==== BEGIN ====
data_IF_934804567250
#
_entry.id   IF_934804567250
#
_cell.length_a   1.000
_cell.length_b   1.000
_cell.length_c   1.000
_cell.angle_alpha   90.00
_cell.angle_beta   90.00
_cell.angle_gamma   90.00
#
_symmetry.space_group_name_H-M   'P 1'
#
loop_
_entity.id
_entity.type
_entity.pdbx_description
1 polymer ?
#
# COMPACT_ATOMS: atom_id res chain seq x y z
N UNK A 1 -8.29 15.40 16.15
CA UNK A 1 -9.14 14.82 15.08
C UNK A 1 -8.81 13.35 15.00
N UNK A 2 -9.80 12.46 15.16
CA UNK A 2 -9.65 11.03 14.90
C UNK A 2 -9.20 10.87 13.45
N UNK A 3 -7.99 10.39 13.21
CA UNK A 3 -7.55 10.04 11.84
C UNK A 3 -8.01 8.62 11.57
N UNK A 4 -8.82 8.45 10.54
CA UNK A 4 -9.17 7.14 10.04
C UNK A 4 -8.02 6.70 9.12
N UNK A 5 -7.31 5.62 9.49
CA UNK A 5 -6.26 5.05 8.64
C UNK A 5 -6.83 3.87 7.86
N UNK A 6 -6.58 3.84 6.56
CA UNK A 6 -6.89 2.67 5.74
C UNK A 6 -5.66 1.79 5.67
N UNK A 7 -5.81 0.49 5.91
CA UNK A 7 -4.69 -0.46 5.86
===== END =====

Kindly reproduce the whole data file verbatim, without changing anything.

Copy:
data_IF_934804567250
#
_entry.id   IF_934804567250
#
_cell.length_a   1.000
_cell.length_b   1.000
_cell.length_c   1.000
_cell.angle_alpha   90.00
_cell.angle_beta   90.00
_cell.angle_gamma   90.00
#
_symmetry.space_group_name_H-M   'P 1'
#
loop_
_entity.id
_entity.type
_entity.pdbx_description
1 polymer ?
#
# COMPACT_ATOMS: atom_id res chain seq x y z
N UNK A 1 -8.29 15.40 16.15
CA UNK A 1 -9.14 14.82 15.08
C UNK A 1 -8.81 13.35 15.00
N UNK A 2 -9.80 12.46 15.16
CA UNK A 2 -9.65 11.03 14.90
C UNK A 2 -9.20 10.87 13.45
N UNK A 3 -7.99 10.39 13.21
CA UNK A 3 -7.55 10.04 11.84
C UNK A 3 -8.01 8.62 11.57
N UNK A 4 -8.82 8.45 10.54
CA UNK A 4 -9.17 7.14 10.04
C UNK A 4 -8.02 6.70 9.12
N UNK A 5 -7.31 5.62 9.49
CA UNK A 5 -6.26 5.05 8.64
C UNK A 5 -6.83 3.87 7.86
N UNK A 6 -6.58 3.84 6.56
CA UNK A 6 -6.89 2.67 5.74
C UNK A 6 -5.66 1.79 5.67
N UNK A 7 -5.81 0.49 5.91
CA UNK A 7 -4.69 -0.46 5.86